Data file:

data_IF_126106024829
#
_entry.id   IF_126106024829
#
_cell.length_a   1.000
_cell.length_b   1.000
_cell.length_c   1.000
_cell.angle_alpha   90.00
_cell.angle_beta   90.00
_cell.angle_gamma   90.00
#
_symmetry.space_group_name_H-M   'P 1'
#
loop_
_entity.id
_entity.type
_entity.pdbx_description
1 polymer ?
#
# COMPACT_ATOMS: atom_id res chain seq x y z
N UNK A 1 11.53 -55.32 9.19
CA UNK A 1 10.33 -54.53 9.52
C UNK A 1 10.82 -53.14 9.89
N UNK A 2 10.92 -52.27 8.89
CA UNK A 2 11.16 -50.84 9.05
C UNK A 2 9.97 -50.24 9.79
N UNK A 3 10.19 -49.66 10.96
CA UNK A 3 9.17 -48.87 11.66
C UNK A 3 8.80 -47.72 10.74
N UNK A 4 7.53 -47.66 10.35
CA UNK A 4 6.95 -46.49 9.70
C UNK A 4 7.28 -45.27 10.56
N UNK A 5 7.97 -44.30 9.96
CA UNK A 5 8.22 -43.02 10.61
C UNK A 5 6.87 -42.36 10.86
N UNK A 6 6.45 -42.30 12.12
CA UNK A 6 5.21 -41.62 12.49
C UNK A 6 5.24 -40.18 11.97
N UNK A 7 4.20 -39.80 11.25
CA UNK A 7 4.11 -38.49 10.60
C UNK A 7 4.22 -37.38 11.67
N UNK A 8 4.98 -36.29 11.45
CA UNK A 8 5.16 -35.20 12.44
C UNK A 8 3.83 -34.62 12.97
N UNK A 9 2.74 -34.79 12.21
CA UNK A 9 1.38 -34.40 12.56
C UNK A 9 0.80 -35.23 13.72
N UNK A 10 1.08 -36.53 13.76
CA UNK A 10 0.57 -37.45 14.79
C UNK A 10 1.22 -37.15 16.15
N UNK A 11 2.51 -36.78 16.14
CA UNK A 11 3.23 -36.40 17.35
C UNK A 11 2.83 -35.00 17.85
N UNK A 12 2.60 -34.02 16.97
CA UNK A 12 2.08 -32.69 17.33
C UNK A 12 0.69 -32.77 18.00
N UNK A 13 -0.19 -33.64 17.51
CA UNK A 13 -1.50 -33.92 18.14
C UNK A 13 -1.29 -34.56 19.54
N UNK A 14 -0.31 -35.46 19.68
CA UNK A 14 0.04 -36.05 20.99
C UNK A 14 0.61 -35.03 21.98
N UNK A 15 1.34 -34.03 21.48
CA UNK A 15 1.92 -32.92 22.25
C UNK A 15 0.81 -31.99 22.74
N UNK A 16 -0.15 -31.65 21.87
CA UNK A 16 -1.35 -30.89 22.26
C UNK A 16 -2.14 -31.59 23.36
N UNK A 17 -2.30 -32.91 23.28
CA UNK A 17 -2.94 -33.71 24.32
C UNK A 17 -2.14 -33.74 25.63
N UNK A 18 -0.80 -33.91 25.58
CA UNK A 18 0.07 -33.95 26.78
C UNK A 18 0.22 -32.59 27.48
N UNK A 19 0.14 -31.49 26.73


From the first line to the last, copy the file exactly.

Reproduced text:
data_IF_126106024829
#
_entry.id   IF_126106024829
#
_cell.length_a   1.000
_cell.length_b   1.000
_cell.length_c   1.000
_cell.angle_alpha   90.00
_cell.angle_beta   90.00
_cell.angle_gamma   90.00
#
_symmetry.space_group_name_H-M   'P 1'
#
loop_
_entity.id
_entity.type
_entity.pdbx_description
1 polymer ?
#
# COMPACT_ATOMS: atom_id res chain seq x y z
N UNK A 1 11.53 -55.32 9.19
CA UNK A 1 10.33 -54.53 9.52
C UNK A 1 10.82 -53.14 9.89
N UNK A 2 10.92 -52.27 8.89
CA UNK A 2 11.16 -50.84 9.05
C UNK A 2 9.97 -50.24 9.79
N UNK A 3 10.19 -49.66 10.96
CA UNK A 3 9.17 -48.87 11.66
C UNK A 3 8.80 -47.72 10.74
N UNK A 4 7.53 -47.66 10.35
CA UNK A 4 6.95 -46.49 9.70
C UNK A 4 7.28 -45.27 10.56
N UNK A 5 7.97 -44.30 9.96
CA UNK A 5 8.22 -43.02 10.61
C UNK A 5 6.87 -42.36 10.86
N UNK A 6 6.45 -42.30 12.12
CA UNK A 6 5.21 -41.62 12.49
C UNK A 6 5.24 -40.18 11.97
N UNK A 7 4.20 -39.80 11.25
CA UNK A 7 4.11 -38.49 10.60
C UNK A 7 4.22 -37.38 11.67
N UNK A 8 4.98 -36.29 11.45
CA UNK A 8 5.16 -35.20 12.44
C UNK A 8 3.83 -34.62 12.97
N UNK A 9 2.74 -34.79 12.21
CA UNK A 9 1.38 -34.40 12.56
C UNK A 9 0.80 -35.23 13.72
N UNK A 10 1.08 -36.53 13.76
CA UNK A 10 0.57 -37.45 14.79
C UNK A 10 1.22 -37.15 16.15
N UNK A 11 2.51 -36.78 16.14
CA UNK A 11 3.23 -36.40 17.35
C UNK A 11 2.83 -35.00 17.85
N UNK A 12 2.60 -34.02 16.97
CA UNK A 12 2.08 -32.69 17.33
C UNK A 12 0.69 -32.77 18.00
N UNK A 13 -0.19 -33.64 17.51
CA UNK A 13 -1.50 -33.92 18.14
C UNK A 13 -1.29 -34.56 19.54
N UNK A 14 -0.31 -35.46 19.68
CA UNK A 14 0.04 -36.05 20.99
C UNK A 14 0.61 -35.03 21.98
N UNK A 15 1.34 -34.03 21.48
CA UNK A 15 1.92 -32.92 22.25
C UNK A 15 0.81 -31.99 22.74
N UNK A 16 -0.15 -31.65 21.87
CA UNK A 16 -1.35 -30.89 22.26
C UNK A 16 -2.14 -31.59 23.36
N UNK A 17 -2.30 -32.91 23.28
CA UNK A 17 -2.94 -33.71 24.32
C UNK A 17 -2.14 -33.74 25.63
N UNK A 18 -0.80 -33.91 25.58
CA UNK A 18 0.07 -33.95 26.78
C UNK A 18 0.22 -32.59 27.48
N UNK A 19 0.14 -31.49 26.73